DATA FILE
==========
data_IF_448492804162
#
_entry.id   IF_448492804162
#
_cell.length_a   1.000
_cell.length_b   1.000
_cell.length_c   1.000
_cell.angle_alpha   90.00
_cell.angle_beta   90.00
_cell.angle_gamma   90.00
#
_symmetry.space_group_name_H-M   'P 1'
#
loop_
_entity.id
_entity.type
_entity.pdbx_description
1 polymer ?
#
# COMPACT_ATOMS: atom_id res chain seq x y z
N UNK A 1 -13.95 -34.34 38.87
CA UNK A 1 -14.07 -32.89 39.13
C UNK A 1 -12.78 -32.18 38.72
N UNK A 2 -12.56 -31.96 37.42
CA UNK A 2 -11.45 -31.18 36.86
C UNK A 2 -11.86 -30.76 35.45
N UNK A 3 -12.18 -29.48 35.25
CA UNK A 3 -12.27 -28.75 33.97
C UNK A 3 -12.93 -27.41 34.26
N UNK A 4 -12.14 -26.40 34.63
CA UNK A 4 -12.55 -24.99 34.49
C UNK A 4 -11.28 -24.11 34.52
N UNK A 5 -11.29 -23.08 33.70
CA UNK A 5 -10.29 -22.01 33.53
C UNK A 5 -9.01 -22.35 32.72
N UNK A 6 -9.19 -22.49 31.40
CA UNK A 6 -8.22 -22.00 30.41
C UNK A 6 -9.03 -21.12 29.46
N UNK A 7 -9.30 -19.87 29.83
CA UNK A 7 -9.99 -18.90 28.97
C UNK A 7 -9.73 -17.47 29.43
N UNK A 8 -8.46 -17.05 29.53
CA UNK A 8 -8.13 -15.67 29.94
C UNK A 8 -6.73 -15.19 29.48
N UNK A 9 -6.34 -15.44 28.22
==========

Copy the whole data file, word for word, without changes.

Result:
data_IF_448492804162
#
_entry.id   IF_448492804162
#
_cell.length_a   1.000
_cell.length_b   1.000
_cell.length_c   1.000
_cell.angle_alpha   90.00
_cell.angle_beta   90.00
_cell.angle_gamma   90.00
#
_symmetry.space_group_name_H-M   'P 1'
#
loop_
_entity.id
_entity.type
_entity.pdbx_description
1 polymer ?
#
# COMPACT_ATOMS: atom_id res chain seq x y z
N UNK A 1 -13.95 -34.34 38.87
CA UNK A 1 -14.07 -32.89 39.13
C UNK A 1 -12.78 -32.18 38.72
N UNK A 2 -12.56 -31.96 37.42
CA UNK A 2 -11.45 -31.18 36.86
C UNK A 2 -11.86 -30.76 35.45
N UNK A 3 -12.18 -29.48 35.25
CA UNK A 3 -12.27 -28.75 33.97
C UNK A 3 -12.93 -27.41 34.26
N UNK A 4 -12.14 -26.40 34.63
CA UNK A 4 -12.55 -24.99 34.49
C UNK A 4 -11.28 -24.11 34.52
N UNK A 5 -11.29 -23.08 33.70
CA UNK A 5 -10.29 -22.01 33.53
C UNK A 5 -9.01 -22.35 32.72
N UNK A 6 -9.19 -22.49 31.40
CA UNK A 6 -8.22 -22.00 30.41
C UNK A 6 -9.03 -21.12 29.46
N UNK A 7 -9.30 -19.87 29.83
CA UNK A 7 -9.99 -18.90 28.97
C UNK A 7 -9.73 -17.47 29.43
N UNK A 8 -8.46 -17.05 29.53
CA UNK A 8 -8.13 -15.67 29.94
C UNK A 8 -6.73 -15.19 29.48
N UNK A 9 -6.34 -15.44 28.22